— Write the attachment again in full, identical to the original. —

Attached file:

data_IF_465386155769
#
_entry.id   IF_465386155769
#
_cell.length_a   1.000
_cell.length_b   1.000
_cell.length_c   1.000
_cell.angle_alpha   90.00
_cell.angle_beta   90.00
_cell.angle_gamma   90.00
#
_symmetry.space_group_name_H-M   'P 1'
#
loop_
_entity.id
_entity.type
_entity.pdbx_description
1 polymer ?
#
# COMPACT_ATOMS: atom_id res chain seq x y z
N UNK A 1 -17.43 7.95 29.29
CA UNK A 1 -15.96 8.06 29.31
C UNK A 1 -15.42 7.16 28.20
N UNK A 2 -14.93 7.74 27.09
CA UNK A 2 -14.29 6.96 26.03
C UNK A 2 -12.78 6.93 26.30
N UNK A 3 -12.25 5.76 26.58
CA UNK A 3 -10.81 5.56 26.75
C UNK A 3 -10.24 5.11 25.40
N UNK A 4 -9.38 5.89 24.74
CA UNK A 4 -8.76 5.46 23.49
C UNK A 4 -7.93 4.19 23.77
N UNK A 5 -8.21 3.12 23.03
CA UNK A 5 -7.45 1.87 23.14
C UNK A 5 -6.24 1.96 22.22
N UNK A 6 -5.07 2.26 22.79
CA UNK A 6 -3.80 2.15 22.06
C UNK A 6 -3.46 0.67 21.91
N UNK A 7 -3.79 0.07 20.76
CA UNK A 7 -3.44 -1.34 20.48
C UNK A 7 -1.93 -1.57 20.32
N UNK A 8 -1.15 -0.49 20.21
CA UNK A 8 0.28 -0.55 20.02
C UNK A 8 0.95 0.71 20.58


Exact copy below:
data_IF_465386155769
#
_entry.id   IF_465386155769
#
_cell.length_a   1.000
_cell.length_b   1.000
_cell.length_c   1.000
_cell.angle_alpha   90.00
_cell.angle_beta   90.00
_cell.angle_gamma   90.00
#
_symmetry.space_group_name_H-M   'P 1'
#
loop_
_entity.id
_entity.type
_entity.pdbx_description
1 polymer ?
#
# COMPACT_ATOMS: atom_id res chain seq x y z
N UNK A 1 -17.43 7.95 29.29
CA UNK A 1 -15.96 8.06 29.31
C UNK A 1 -15.42 7.16 28.20
N UNK A 2 -14.93 7.74 27.09
CA UNK A 2 -14.29 6.96 26.03
C UNK A 2 -12.78 6.93 26.30
N UNK A 3 -12.25 5.76 26.58
CA UNK A 3 -10.81 5.56 26.75
C UNK A 3 -10.24 5.11 25.40
N UNK A 4 -9.38 5.89 24.74
CA UNK A 4 -8.76 5.46 23.49
C UNK A 4 -7.93 4.19 23.77
N UNK A 5 -8.21 3.12 23.03
CA UNK A 5 -7.45 1.87 23.14
C UNK A 5 -6.24 1.96 22.22
N UNK A 6 -5.07 2.26 22.79
CA UNK A 6 -3.80 2.15 22.06
C UNK A 6 -3.46 0.67 21.91
N UNK A 7 -3.79 0.07 20.76
CA UNK A 7 -3.44 -1.34 20.48
C UNK A 7 -1.93 -1.57 20.32
N UNK A 8 -1.15 -0.49 20.21
CA UNK A 8 0.28 -0.55 20.02
C UNK A 8 0.95 0.71 20.58